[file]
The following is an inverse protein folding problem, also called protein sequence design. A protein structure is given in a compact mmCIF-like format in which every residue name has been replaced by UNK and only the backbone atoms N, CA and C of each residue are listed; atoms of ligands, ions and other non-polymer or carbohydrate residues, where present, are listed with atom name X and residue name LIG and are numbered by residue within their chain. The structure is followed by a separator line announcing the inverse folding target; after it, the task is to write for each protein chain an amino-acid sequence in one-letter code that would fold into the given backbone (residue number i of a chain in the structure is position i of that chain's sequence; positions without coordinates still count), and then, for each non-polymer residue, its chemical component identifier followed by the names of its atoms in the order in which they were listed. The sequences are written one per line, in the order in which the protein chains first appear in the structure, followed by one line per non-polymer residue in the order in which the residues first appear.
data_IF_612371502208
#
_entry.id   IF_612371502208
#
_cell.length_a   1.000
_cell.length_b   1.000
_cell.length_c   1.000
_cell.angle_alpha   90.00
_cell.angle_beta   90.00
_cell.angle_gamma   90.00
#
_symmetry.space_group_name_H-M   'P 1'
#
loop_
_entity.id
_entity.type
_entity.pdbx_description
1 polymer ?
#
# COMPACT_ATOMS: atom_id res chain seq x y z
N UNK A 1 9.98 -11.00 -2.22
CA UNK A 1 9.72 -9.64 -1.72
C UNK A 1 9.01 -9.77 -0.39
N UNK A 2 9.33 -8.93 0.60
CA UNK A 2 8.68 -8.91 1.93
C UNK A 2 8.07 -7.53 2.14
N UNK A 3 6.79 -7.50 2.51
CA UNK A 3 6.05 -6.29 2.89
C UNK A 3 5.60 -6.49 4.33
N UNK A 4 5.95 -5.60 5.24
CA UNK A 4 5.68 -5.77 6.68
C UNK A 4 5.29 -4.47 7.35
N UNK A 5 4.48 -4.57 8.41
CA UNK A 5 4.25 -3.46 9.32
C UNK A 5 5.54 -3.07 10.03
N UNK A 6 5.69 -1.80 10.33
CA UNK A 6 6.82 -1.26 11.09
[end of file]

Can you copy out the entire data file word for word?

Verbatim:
The following is an inverse protein folding problem, also called protein sequence design. A protein structure is given in a compact mmCIF-like format in which every residue name has been replaced by UNK and only the backbone atoms N, CA and C of each residue are listed; atoms of ligands, ions and other non-polymer or carbohydrate residues, where present, are listed with atom name X and residue name LIG and are numbered by residue within their chain. The structure is followed by a separator line announcing the inverse folding target; after it, the task is to write for each protein chain an amino-acid sequence in one-letter code that would fold into the given backbone (residue number i of a chain in the structure is position i of that chain's sequence; positions without coordinates still count), and then, for each non-polymer residue, its chemical component identifier followed by the names of its atoms in the order in which they were listed. The sequences are written one per line, in the order in which the protein chains first appear in the structure, followed by one line per non-polymer residue in the order in which the residues first appear.
data_IF_612371502208
#
_entry.id   IF_612371502208
#
_cell.length_a   1.000
_cell.length_b   1.000
_cell.length_c   1.000
_cell.angle_alpha   90.00
_cell.angle_beta   90.00
_cell.angle_gamma   90.00
#
_symmetry.space_group_name_H-M   'P 1'
#
loop_
_entity.id
_entity.type
_entity.pdbx_description
1 polymer ?
#
# COMPACT_ATOMS: atom_id res chain seq x y z
N UNK A 1 9.98 -11.00 -2.22
CA UNK A 1 9.72 -9.64 -1.72
C UNK A 1 9.01 -9.77 -0.39
N UNK A 2 9.33 -8.93 0.60
CA UNK A 2 8.68 -8.91 1.93
C UNK A 2 8.07 -7.53 2.14
N UNK A 3 6.79 -7.50 2.51
CA UNK A 3 6.05 -6.29 2.89
C UNK A 3 5.60 -6.49 4.33
N UNK A 4 5.95 -5.60 5.24
CA UNK A 4 5.68 -5.77 6.68
C UNK A 4 5.29 -4.47 7.35
N UNK A 5 4.48 -4.57 8.41
CA UNK A 5 4.25 -3.46 9.32
C UNK A 5 5.54 -3.07 10.03
N UNK A 6 5.69 -1.80 10.33
CA UNK A 6 6.82 -1.26 11.09